Top pour: the rise of premium tea pairings
Published 16 January 2024

Credit: Lalani & Co

Fancy a cuppa with your dinner? Maybe a smoky dark oolong with your beef, or a green tea with that aromatic Vietnamese pho? What about a citrussy Ceylon with the lemon dessert? If you’re halfway through Dry January – or if you just fancy exploring how the complexity of speciality teas can elevate food – now’s the time to give tea a go.

Jane Pettigrew, tea expert and co-founder of the UK Tea Academy which delivers accredited training for wannabe tea sommeliers, says it wasn’t long ago that hospitality businesses ‘would order their tea from the same company that supplied their order pads and doilies – it was that basic’.

But as the consumption of alcohol in the UK dips (fuelled in large part by abstemious GenZ folk), sommeliers and bartenders are paying more attention than ever to their brews. Speciality teas, often from a tiny tea garden and particular vintage, are poured with as much care and layered with as much provenance and story as the finest of burgundies.

‘As a somm, your mind instinctively goes to wine, but more people are asking for alternatives,’ says Matt Davison, head sommelier at Moor Hall in Aughton, Lancashire. ‘Guests are more aware than ever about the quality of what they’re eating and drinking. It’s no different with tea. You need to offer something interesting for everyone.’

Top pour the rise of premium tea pairings
Credit: Lalani & Co

Davison works with family-run Lalani & Co to find small-batch, single-garden teas for the ‘Tea and Infusions’ pairing offered with the restaurant’s eight-course Provenance menu. Teas are presented to guests in their raw state before being brewed and served in the same fine Zalto glassware used for wine. And the way they can work with food is ‘mind-blowing’, he says. A classic Moor Hall dish of sweetbell turnips with Cornish crab and a lightly smoked turnip broth is served with first-flush (early season) Darjeeling from a remote garden 2,000m up in the mountains. It’s prepared with precision, three grams per cup infused tableside at 70C for three minutes to give sunny passion fruit, mango and stone fruit flavours. ‘It’s interesting how the fruitiness sits so well alongside the turnip broth which is a powerful flavour, especially as the wine pairing (a dry, skin-contact white from Kefalonia’s Sarris Winery) is at the opposite end of the scale.’

Top pour the rise of premium tea pairings rare tea
Credit: Lalani & Co and Jikoni

Such attention to detail is echoed elsewhere. At Jikoni, Ravinder Bhogal’s Marylebone restaurant inspired by the cuisine of immigration and shared cultures, the team – again drawing on the Lalani expertise – looks to Nepal for an oolong with gentle tannins and nutty, stone fruit character to pair with hand-dived Orkney scallop, creamy congee, and savoury turmeric-infused broth. Come dessert, banana cake with miso butterscotch and Ovaltine kulfi is matched with a honeyed, umami-rich black tea from Kenya’s Kangaita Estate in a ‘bold meets bold’ pairing. And at L'Enclume, one of the earliest restaurants to see the food-pairing possibilities of tea, there’s a constant push to revitalise the offer. Head sommelier Valentin Mouillard and his team might pour ‘fantastically complex’ puerh tea with notes of mushroom, forest floor and beetroot with big-flavoured meaty dishes – its subtle, tannic finish makes it ‘as close to a pretend pinot noir as we would ever venture’, he says.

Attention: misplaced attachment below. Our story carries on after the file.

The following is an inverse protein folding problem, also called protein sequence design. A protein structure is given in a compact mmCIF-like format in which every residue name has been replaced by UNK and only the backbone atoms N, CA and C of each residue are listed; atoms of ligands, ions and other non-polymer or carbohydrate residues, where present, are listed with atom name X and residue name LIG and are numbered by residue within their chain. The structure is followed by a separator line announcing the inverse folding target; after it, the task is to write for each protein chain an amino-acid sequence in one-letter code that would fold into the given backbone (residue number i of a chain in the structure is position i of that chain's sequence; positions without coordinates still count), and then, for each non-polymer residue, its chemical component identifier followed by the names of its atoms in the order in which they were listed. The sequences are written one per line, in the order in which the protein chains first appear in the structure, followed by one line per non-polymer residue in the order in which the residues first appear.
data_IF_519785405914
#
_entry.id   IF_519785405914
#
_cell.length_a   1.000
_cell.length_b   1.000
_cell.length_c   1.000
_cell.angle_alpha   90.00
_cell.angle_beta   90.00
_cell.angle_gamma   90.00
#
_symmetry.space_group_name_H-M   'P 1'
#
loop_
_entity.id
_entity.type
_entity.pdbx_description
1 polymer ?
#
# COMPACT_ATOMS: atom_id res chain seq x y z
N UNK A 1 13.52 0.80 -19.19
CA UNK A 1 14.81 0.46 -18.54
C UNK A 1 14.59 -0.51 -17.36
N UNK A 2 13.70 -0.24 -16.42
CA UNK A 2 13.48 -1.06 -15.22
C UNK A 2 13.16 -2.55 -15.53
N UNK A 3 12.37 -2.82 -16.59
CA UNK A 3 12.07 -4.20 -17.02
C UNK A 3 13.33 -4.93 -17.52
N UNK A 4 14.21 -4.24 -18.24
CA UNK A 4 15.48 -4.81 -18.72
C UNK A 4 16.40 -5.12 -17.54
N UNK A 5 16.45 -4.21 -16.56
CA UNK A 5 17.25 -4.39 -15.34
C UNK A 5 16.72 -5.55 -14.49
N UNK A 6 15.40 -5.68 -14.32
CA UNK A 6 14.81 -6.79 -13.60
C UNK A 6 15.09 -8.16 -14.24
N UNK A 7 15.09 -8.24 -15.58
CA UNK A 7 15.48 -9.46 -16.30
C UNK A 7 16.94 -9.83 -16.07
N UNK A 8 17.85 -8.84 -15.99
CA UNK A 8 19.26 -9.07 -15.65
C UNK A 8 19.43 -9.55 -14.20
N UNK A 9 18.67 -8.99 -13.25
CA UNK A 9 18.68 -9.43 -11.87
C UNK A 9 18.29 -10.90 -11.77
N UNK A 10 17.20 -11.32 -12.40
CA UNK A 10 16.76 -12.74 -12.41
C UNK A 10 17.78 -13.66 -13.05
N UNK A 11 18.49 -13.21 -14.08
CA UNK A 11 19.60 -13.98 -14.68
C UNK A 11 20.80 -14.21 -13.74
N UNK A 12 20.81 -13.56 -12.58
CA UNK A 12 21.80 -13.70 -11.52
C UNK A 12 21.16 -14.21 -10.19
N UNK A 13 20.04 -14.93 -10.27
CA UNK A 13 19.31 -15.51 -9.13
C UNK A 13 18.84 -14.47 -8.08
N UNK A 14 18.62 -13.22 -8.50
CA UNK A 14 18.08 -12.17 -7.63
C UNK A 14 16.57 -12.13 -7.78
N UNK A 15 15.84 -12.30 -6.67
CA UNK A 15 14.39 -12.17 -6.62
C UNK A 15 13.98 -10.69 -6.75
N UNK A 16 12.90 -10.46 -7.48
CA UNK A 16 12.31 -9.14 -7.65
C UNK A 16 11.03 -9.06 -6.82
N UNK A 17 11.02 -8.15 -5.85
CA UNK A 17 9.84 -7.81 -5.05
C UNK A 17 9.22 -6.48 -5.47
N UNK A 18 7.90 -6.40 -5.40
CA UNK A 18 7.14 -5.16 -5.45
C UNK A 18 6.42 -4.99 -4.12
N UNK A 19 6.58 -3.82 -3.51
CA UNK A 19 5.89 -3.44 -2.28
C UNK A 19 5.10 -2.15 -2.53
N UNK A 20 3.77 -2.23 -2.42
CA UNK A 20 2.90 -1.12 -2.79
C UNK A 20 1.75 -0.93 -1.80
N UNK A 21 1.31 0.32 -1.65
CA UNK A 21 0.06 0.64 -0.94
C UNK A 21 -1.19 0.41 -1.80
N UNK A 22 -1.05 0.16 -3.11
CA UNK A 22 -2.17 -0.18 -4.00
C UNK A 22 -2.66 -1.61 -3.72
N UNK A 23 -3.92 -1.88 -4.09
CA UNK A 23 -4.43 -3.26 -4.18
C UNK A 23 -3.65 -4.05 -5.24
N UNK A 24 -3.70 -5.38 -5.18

Top pour the rise of premium tea pairings
Credit: L'Enclume, Cartmel, Cumbria

Others add their own spin. Stuart Skea, head sommelier at Lyla, Stuart Ralston’s ambitious new fine-dining restaurant in Edinburgh, makes a yuzu-ginger-honey Japanese-style infusion to go with the cheese serving on the 10-course tasting menu: the floral notes of the yuzu make it a light, refreshing sip. Earlier on, redcurrants smoked with apple wood are infused with chamomile herbal tea to create a savoury drink with more floral flavours to match the delicacy of langoustine. Mugwort tea gets a dose of fermented apple juice at Sollip near London Bridge, where chefs Woongchul Park and Bomee Ki meld flavours of their native Korea with their classical French training. The tea is poured alongside a dish of turbot, pan-fried in butter with horseradish and squid-mussel purée. It’s a hit, says general manager Vita Gargiulo: ‘Apple and horseradish go well together, and mugwort is a bit like chamomile.’ And at Restaurant 22 in Cambridge, a smoky lapsang grown in the subtropical forests of Fujian province, south-east China, comes via the Rare Tea Company to pair with a lusciously umami-rich wagyu short-rib. A dash of apple juice and a little sugar syrup adds balancing acidity and sweetness, with a few drops of rosemary oil mirroring an ingredient in the dish.

Top pour the rise of premium tea pairings
Credit: Rare Tea Company

Looking for something really special? Let The Dysart, Petersham, take you to Hawaii in a cup of 2020 vintage A’a black tea processed in small batches by Big Island Tea on the slopes of a volcano. It’s one to savour from their exceptional list, not just for its delicate flavours of rose, orchid and raisin, but because a cup will set you back £19.50, such is the care with which it’s made. At Moor Hall, the tea that ‘produces the most gasps at the table’, says Matt, is a rare oolong harvested back in 1998 by Taiwanese producer, Mr Jian. Its savoury, nutty, tobacco-leaf, leather flavours bring out the powerful flavours in an aged beef tartare, a Moor Hall classic, with coal oil, caper jam, mustard, cornichons, shallots, squid-ink crackers and a dusting of burnt onion ash powder. ‘It's unreal, the most complex tea I’ve ever drunk, and one of the most complex drinks I’ve ever come across.’

Top pour the rise of premium tea pairings
Credit: Big Island Tea

Check out the speciality teas poured at these GFG favourites: